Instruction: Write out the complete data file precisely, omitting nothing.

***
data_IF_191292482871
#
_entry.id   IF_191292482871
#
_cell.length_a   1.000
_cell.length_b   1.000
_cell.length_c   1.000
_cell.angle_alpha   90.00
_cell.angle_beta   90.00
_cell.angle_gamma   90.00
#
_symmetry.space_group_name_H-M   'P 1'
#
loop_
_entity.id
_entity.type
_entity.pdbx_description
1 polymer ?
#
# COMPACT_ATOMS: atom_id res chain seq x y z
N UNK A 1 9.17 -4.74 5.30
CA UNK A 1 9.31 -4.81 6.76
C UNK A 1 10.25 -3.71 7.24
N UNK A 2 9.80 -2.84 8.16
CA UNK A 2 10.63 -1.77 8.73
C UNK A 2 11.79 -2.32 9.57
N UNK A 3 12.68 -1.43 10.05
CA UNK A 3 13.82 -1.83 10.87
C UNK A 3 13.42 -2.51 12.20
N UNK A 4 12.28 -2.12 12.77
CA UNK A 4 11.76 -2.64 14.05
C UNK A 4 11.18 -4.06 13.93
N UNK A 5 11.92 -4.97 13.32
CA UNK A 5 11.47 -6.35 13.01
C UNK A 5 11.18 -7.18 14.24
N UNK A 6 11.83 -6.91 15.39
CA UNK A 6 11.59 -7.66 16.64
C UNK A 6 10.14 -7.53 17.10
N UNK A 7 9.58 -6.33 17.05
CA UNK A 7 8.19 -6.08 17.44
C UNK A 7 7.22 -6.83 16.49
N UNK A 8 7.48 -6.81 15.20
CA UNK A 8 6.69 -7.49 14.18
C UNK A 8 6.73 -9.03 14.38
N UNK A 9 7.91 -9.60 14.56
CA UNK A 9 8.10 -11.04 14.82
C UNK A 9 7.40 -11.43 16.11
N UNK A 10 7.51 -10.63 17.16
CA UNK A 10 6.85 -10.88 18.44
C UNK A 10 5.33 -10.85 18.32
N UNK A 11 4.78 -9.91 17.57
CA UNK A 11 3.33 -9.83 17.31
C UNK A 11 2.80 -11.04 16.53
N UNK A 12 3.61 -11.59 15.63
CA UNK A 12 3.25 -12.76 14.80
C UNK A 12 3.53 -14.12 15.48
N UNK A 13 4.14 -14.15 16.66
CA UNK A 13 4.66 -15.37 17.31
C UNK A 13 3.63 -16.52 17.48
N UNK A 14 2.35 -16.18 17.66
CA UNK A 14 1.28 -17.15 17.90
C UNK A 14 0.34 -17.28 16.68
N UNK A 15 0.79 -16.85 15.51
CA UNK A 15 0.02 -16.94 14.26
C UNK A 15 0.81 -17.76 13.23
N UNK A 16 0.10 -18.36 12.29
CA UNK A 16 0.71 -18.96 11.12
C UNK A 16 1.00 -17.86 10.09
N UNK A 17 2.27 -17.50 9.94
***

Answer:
data_IF_191292482871
#
_entry.id   IF_191292482871
#
_cell.length_a   1.000
_cell.length_b   1.000
_cell.length_c   1.000
_cell.angle_alpha   90.00
_cell.angle_beta   90.00
_cell.angle_gamma   90.00
#
_symmetry.space_group_name_H-M   'P 1'
#
loop_
_entity.id
_entity.type
_entity.pdbx_description
1 polymer ?
#
# COMPACT_ATOMS: atom_id res chain seq x y z
N UNK A 1 9.17 -4.74 5.30
CA UNK A 1 9.31 -4.81 6.76
C UNK A 1 10.25 -3.71 7.24
N UNK A 2 9.80 -2.84 8.16
CA UNK A 2 10.63 -1.77 8.73
C UNK A 2 11.79 -2.32 9.57
N UNK A 3 12.68 -1.43 10.05
CA UNK A 3 13.82 -1.83 10.87
C UNK A 3 13.42 -2.51 12.20
N UNK A 4 12.28 -2.12 12.77
CA UNK A 4 11.76 -2.64 14.05
C UNK A 4 11.18 -4.06 13.93
N UNK A 5 11.92 -4.97 13.32
CA UNK A 5 11.47 -6.35 13.01
C UNK A 5 11.18 -7.18 14.24
N UNK A 6 11.83 -6.91 15.39
CA UNK A 6 11.59 -7.66 16.64
C UNK A 6 10.14 -7.53 17.10
N UNK A 7 9.58 -6.33 17.05
CA UNK A 7 8.19 -6.08 17.44
C UNK A 7 7.22 -6.83 16.49
N UNK A 8 7.48 -6.81 15.20
CA UNK A 8 6.69 -7.49 14.18
C UNK A 8 6.73 -9.03 14.38
N UNK A 9 7.91 -9.60 14.56
CA UNK A 9 8.10 -11.04 14.82
C UNK A 9 7.40 -11.43 16.11
N UNK A 10 7.51 -10.63 17.16
CA UNK A 10 6.85 -10.88 18.44
C UNK A 10 5.33 -10.85 18.32
N UNK A 11 4.78 -9.91 17.57
CA UNK A 11 3.33 -9.83 17.31
C UNK A 11 2.80 -11.04 16.53
N UNK A 12 3.61 -11.59 15.63
CA UNK A 12 3.25 -12.76 14.80
C UNK A 12 3.53 -14.12 15.48
N UNK A 13 4.14 -14.15 16.66
CA UNK A 13 4.66 -15.37 17.31
C UNK A 13 3.63 -16.52 17.48
N UNK A 14 2.35 -16.18 17.66
CA UNK A 14 1.28 -17.15 17.90
C UNK A 14 0.34 -17.28 16.68
N UNK A 15 0.79 -16.85 15.51
CA UNK A 15 0.02 -16.94 14.26
C UNK A 15 0.81 -17.76 13.23
N UNK A 16 0.10 -18.36 12.29
CA UNK A 16 0.71 -18.96 11.12
C UNK A 16 1.00 -17.86 10.09
N UNK A 17 2.27 -17.50 9.94